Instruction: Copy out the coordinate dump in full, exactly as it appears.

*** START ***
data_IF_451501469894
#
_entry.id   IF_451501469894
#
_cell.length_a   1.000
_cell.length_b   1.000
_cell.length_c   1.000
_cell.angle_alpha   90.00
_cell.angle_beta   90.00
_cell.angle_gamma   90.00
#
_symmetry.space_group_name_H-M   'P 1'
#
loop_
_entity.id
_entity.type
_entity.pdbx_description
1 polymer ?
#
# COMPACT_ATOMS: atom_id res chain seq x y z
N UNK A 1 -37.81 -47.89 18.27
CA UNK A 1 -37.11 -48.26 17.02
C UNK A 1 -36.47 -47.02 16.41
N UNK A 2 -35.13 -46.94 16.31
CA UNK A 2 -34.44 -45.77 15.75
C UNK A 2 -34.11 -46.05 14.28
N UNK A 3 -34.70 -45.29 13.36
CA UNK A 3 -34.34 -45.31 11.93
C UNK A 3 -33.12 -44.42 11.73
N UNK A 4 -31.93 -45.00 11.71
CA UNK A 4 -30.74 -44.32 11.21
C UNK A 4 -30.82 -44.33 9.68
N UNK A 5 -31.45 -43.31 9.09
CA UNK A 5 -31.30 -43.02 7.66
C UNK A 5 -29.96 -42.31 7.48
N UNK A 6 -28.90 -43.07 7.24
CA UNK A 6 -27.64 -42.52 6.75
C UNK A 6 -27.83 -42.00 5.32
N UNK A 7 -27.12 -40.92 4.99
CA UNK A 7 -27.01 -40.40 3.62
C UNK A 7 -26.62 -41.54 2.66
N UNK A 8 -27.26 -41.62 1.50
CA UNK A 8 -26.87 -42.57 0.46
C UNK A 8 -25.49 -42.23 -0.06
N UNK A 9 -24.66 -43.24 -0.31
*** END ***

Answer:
data_IF_451501469894
#
_entry.id   IF_451501469894
#
_cell.length_a   1.000
_cell.length_b   1.000
_cell.length_c   1.000
_cell.angle_alpha   90.00
_cell.angle_beta   90.00
_cell.angle_gamma   90.00
#
_symmetry.space_group_name_H-M   'P 1'
#
loop_
_entity.id
_entity.type
_entity.pdbx_description
1 polymer ?
#
# COMPACT_ATOMS: atom_id res chain seq x y z
N UNK A 1 -37.81 -47.89 18.27
CA UNK A 1 -37.11 -48.26 17.02
C UNK A 1 -36.47 -47.02 16.41
N UNK A 2 -35.13 -46.94 16.31
CA UNK A 2 -34.44 -45.77 15.75
C UNK A 2 -34.11 -46.05 14.28
N UNK A 3 -34.70 -45.29 13.36
CA UNK A 3 -34.34 -45.31 11.93
C UNK A 3 -33.12 -44.42 11.73
N UNK A 4 -31.93 -45.00 11.71
CA UNK A 4 -30.74 -44.32 11.21
C UNK A 4 -30.82 -44.33 9.68
N UNK A 5 -31.45 -43.31 9.09
CA UNK A 5 -31.30 -43.02 7.66
C UNK A 5 -29.96 -42.31 7.48
N UNK A 6 -28.90 -43.07 7.24
CA UNK A 6 -27.64 -42.52 6.75
C UNK A 6 -27.83 -42.00 5.32
N UNK A 7 -27.12 -40.92 4.99
CA UNK A 7 -27.01 -40.40 3.62
C UNK A 7 -26.62 -41.54 2.66
N UNK A 8 -27.26 -41.62 1.50
CA UNK A 8 -26.87 -42.57 0.46
C UNK A 8 -25.49 -42.23 -0.06
N UNK A 9 -24.66 -43.24 -0.31